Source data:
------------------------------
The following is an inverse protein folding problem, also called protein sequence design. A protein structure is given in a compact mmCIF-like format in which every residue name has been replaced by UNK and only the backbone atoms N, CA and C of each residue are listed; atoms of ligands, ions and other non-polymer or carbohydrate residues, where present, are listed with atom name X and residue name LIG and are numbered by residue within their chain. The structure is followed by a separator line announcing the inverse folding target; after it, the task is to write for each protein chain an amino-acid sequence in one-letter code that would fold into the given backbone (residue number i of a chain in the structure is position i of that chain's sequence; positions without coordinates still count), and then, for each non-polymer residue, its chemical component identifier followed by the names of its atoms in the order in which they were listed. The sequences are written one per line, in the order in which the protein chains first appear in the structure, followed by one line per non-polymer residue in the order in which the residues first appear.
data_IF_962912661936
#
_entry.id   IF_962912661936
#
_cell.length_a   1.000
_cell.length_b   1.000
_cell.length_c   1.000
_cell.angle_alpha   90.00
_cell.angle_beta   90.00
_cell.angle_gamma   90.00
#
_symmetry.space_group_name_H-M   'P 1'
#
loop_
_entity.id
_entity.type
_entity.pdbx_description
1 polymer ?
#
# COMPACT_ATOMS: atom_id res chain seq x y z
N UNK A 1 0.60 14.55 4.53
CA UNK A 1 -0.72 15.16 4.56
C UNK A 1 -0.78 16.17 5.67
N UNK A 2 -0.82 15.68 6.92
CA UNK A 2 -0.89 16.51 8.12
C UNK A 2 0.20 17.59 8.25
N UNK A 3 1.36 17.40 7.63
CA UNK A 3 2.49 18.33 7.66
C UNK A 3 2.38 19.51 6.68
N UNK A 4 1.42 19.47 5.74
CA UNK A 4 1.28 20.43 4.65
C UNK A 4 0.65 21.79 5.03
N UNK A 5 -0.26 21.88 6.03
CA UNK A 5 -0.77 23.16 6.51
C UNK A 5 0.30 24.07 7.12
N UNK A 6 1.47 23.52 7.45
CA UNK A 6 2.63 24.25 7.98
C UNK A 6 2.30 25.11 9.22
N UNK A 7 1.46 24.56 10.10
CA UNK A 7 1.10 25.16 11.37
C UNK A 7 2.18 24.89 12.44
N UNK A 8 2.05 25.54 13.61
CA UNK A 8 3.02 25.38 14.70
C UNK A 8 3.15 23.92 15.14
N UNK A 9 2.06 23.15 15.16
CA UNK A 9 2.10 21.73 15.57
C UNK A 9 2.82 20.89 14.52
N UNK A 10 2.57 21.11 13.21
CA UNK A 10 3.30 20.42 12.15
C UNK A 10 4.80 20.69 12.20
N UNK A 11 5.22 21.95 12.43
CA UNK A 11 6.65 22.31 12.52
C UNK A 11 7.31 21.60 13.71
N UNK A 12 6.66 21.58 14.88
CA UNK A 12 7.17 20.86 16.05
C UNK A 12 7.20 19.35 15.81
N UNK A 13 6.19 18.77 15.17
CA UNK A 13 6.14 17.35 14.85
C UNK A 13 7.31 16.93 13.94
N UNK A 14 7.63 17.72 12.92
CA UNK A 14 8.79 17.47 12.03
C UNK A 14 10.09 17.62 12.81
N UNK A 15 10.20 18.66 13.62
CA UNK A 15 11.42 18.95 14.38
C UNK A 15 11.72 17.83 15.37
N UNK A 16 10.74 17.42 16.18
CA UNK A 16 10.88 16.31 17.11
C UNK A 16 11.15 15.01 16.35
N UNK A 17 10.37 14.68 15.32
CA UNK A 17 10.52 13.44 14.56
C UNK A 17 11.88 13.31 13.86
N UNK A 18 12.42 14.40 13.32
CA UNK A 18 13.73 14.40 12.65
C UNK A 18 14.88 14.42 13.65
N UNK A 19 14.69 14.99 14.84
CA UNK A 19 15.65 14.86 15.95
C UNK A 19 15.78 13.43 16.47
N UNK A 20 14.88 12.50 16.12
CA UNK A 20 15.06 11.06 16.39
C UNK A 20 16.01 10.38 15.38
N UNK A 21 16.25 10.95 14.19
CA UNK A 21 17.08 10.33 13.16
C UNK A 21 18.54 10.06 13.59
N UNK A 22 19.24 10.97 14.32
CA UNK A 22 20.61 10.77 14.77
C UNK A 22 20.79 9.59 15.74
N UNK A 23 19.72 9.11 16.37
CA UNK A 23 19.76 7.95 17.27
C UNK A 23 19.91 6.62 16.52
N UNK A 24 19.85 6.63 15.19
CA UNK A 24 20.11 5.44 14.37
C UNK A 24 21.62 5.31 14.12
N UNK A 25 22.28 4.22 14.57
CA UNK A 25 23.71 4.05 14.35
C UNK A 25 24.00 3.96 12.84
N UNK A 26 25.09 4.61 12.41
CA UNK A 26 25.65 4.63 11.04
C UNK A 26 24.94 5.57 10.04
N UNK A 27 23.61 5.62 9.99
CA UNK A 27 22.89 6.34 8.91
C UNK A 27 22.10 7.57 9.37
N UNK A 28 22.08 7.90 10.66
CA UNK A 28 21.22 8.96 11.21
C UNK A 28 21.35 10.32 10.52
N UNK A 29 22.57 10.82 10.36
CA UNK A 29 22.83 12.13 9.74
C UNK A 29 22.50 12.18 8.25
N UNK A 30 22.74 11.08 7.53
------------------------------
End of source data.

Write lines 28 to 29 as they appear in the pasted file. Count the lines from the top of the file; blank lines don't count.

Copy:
N UNK A 3 1.36 17.40 7.63
CA UNK A 3 2.49 18.33 7.66